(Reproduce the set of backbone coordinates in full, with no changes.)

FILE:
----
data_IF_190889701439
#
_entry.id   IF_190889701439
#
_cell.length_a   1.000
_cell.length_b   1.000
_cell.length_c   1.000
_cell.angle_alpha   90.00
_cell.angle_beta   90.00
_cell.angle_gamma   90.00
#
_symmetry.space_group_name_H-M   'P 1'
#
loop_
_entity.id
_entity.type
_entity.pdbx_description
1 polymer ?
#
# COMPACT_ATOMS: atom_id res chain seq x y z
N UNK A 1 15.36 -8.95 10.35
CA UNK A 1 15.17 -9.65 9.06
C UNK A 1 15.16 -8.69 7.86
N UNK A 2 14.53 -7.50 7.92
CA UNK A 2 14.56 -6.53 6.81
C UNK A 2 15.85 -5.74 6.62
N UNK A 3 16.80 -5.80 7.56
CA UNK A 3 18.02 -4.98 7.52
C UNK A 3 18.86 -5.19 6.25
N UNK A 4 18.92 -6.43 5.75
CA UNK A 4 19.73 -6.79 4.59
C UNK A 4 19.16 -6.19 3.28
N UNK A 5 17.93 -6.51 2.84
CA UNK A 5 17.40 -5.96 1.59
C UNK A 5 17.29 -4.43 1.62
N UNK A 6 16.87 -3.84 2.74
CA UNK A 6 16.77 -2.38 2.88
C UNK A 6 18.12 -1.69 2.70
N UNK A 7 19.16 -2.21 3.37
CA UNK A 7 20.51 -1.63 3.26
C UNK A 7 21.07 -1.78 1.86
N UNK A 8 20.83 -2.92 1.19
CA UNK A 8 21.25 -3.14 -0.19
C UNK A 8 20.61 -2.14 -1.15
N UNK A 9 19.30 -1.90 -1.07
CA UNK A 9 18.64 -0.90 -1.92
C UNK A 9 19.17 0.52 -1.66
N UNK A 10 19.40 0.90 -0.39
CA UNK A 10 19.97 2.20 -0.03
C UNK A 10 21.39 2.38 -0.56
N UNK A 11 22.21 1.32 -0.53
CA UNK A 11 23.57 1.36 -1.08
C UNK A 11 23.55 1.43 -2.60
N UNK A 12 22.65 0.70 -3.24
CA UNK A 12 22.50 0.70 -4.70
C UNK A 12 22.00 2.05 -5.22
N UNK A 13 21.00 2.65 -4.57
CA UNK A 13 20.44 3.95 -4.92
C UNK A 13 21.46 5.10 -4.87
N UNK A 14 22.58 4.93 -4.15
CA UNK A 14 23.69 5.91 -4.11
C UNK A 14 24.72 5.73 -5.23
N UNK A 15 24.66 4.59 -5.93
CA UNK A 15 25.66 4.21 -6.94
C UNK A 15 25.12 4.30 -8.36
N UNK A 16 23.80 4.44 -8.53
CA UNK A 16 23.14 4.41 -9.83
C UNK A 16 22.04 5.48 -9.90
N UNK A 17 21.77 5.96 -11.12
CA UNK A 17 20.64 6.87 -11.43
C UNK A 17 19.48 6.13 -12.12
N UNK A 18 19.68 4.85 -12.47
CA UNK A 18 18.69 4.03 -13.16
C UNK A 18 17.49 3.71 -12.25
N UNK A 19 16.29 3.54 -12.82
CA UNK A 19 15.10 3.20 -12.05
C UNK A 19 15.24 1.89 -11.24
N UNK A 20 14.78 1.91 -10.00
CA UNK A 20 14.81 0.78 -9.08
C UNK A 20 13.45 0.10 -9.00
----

data_IF_190889701439
#
_entry.id   IF_190889701439
#
_cell.length_a   1.000
_cell.length_b   1.000
_cell.length_c   1.000
_cell.angle_alpha   90.00
_cell.angle_beta   90.00
_cell.angle_gamma   90.00
#
_symmetry.space_group_name_H-M   'P 1'
#
loop_
_entity.id
_entity.type
_entity.pdbx_description
1 polymer ?
#
# COMPACT_ATOMS: atom_id res chain seq x y z
N UNK A 1 15.36 -8.95 10.35
CA UNK A 1 15.17 -9.65 9.06
C UNK A 1 15.16 -8.69 7.86
N UNK A 2 14.53 -7.50 7.92
CA UNK A 2 14.56 -6.53 6.81
C UNK A 2 15.85 -5.74 6.62
N UNK A 3 16.80 -5.80 7.56
CA UNK A 3 18.02 -4.98 7.52
C UNK A 3 18.86 -5.19 6.25
N UNK A 4 18.92 -6.43 5.75
CA UNK A 4 19.73 -6.79 4.59
C UNK A 4 19.16 -6.19 3.28
N UNK A 5 17.93 -6.51 2.84
CA UNK A 5 17.40 -5.96 1.59
C UNK A 5 17.29 -4.43 1.62
N UNK A 6 16.87 -3.84 2.74
CA UNK A 6 16.77 -2.38 2.88
C UNK A 6 18.12 -1.69 2.70
N UNK A 7 19.16 -2.21 3.37
CA UNK A 7 20.51 -1.63 3.26
C UNK A 7 21.07 -1.78 1.86
N UNK A 8 20.83 -2.92 1.19
CA UNK A 8 21.25 -3.14 -0.19
C UNK A 8 20.61 -2.14 -1.15
N UNK A 9 19.30 -1.90 -1.07
CA UNK A 9 18.64 -0.90 -1.92
C UNK A 9 19.17 0.52 -1.66
N UNK A 10 19.40 0.90 -0.39
CA UNK A 10 19.97 2.20 -0.03
C UNK A 10 21.39 2.38 -0.56
N UNK A 11 22.21 1.32 -0.53
CA UNK A 11 23.57 1.36 -1.08
C UNK A 11 23.55 1.43 -2.60
N UNK A 12 22.65 0.70 -3.24
CA UNK A 12 22.50 0.70 -4.70
C UNK A 12 22.00 2.05 -5.22
N UNK A 13 21.00 2.65 -4.57
CA UNK A 13 20.44 3.95 -4.92
C UNK A 13 21.46 5.10 -4.87
N UNK A 14 22.58 4.93 -4.15
CA UNK A 14 23.69 5.91 -4.11
C UNK A 14 24.72 5.73 -5.23
N UNK A 15 24.66 4.59 -5.93
CA UNK A 15 25.66 4.21 -6.94
C UNK A 15 25.12 4.30 -8.36
N UNK A 16 23.80 4.44 -8.53
CA UNK A 16 23.14 4.41 -9.83
C UNK A 16 22.04 5.48 -9.90
N UNK A 17 21.77 5.96 -11.12
CA UNK A 17 20.64 6.87 -11.43
C UNK A 17 19.48 6.13 -12.12
N UNK A 18 19.68 4.85 -12.47
CA UNK A 18 18.69 4.03 -13.16
C UNK A 18 17.49 3.71 -12.25
N UNK A 19 16.29 3.54 -12.82
CA UNK A 19 15.10 3.20 -12.05
C UNK A 19 15.24 1.89 -11.24
N UNK A 20 14.78 1.91 -10.00
CA UNK A 20 14.81 0.78 -9.08
C UNK A 20 13.45 0.10 -9.00